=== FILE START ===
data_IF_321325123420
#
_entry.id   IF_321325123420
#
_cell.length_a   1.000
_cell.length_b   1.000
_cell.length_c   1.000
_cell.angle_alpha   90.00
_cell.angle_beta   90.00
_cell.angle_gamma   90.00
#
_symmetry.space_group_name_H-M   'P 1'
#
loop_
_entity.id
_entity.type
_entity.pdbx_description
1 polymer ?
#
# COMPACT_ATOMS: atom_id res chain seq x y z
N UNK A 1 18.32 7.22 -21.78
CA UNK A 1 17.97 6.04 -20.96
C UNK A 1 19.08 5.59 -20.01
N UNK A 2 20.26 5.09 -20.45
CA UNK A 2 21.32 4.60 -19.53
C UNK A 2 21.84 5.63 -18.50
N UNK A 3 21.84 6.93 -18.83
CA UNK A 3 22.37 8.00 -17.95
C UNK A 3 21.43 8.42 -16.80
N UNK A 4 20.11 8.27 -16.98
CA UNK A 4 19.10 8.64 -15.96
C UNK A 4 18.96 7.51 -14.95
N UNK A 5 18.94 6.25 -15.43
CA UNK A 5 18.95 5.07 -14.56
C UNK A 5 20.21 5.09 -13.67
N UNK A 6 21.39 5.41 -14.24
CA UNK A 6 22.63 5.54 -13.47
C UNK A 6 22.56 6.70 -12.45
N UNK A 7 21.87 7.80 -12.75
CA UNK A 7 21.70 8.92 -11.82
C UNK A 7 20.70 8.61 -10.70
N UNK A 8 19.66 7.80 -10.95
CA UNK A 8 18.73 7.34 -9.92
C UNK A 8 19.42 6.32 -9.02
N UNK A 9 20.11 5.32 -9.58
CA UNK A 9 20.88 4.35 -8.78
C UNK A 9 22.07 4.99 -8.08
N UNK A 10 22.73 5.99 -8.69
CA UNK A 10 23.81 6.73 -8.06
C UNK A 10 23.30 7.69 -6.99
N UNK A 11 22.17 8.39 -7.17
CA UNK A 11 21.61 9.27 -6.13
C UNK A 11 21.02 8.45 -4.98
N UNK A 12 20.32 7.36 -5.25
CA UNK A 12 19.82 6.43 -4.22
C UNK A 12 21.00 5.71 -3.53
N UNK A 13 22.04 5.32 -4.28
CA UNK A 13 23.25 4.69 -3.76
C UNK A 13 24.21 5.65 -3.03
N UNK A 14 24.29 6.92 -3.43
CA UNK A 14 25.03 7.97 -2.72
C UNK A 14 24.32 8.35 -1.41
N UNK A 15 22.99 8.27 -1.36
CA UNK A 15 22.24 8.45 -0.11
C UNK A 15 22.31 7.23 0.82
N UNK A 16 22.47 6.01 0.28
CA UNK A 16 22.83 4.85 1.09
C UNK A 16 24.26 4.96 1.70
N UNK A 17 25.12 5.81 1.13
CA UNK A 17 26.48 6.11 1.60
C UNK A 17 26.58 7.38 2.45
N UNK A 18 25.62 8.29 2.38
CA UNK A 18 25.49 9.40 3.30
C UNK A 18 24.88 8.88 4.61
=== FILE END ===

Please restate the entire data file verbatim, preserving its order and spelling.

data_IF_321325123420
#
_entry.id   IF_321325123420
#
_cell.length_a   1.000
_cell.length_b   1.000
_cell.length_c   1.000
_cell.angle_alpha   90.00
_cell.angle_beta   90.00
_cell.angle_gamma   90.00
#
_symmetry.space_group_name_H-M   'P 1'
#
loop_
_entity.id
_entity.type
_entity.pdbx_description
1 polymer ?
#
# COMPACT_ATOMS: atom_id res chain seq x y z
N UNK A 1 18.32 7.22 -21.78
CA UNK A 1 17.97 6.04 -20.96
C UNK A 1 19.08 5.59 -20.01
N UNK A 2 20.26 5.09 -20.45
CA UNK A 2 21.32 4.60 -19.53
C UNK A 2 21.84 5.63 -18.50
N UNK A 3 21.84 6.93 -18.83
CA UNK A 3 22.37 8.00 -17.95
C UNK A 3 21.43 8.42 -16.80
N UNK A 4 20.11 8.27 -16.98
CA UNK A 4 19.10 8.64 -15.96
C UNK A 4 18.96 7.51 -14.95
N UNK A 5 18.94 6.25 -15.43
CA UNK A 5 18.95 5.07 -14.56
C UNK A 5 20.21 5.09 -13.67
N UNK A 6 21.39 5.41 -14.24
CA UNK A 6 22.63 5.54 -13.47
C UNK A 6 22.56 6.70 -12.45
N UNK A 7 21.87 7.80 -12.75
CA UNK A 7 21.70 8.92 -11.82
C UNK A 7 20.70 8.61 -10.70
N UNK A 8 19.66 7.80 -10.95
CA UNK A 8 18.73 7.34 -9.92
C UNK A 8 19.42 6.32 -9.02
N UNK A 9 20.11 5.32 -9.58
CA UNK A 9 20.88 4.35 -8.78
C UNK A 9 22.07 4.99 -8.08
N UNK A 10 22.73 5.99 -8.69
CA UNK A 10 23.81 6.73 -8.06
C UNK A 10 23.30 7.69 -6.99
N UNK A 11 22.17 8.39 -7.17
CA UNK A 11 21.61 9.27 -6.13
C UNK A 11 21.02 8.45 -4.98
N UNK A 12 20.32 7.36 -5.25
CA UNK A 12 19.82 6.43 -4.22
C UNK A 12 21.00 5.71 -3.53
N UNK A 13 22.04 5.32 -4.28
CA UNK A 13 23.25 4.69 -3.76
C UNK A 13 24.21 5.65 -3.03
N UNK A 14 24.29 6.92 -3.43
CA UNK A 14 25.03 7.97 -2.72
C UNK A 14 24.32 8.35 -1.41
N UNK A 15 22.99 8.27 -1.36
CA UNK A 15 22.24 8.45 -0.11
C UNK A 15 22.31 7.23 0.82
N UNK A 16 22.47 6.01 0.28
CA UNK A 16 22.83 4.85 1.09
C UNK A 16 24.26 4.96 1.70
N UNK A 17 25.12 5.81 1.13
CA UNK A 17 26.48 6.11 1.60
C UNK A 17 26.58 7.38 2.45
N UNK A 18 25.62 8.29 2.38
CA UNK A 18 25.49 9.40 3.30
C UNK A 18 24.88 8.88 4.61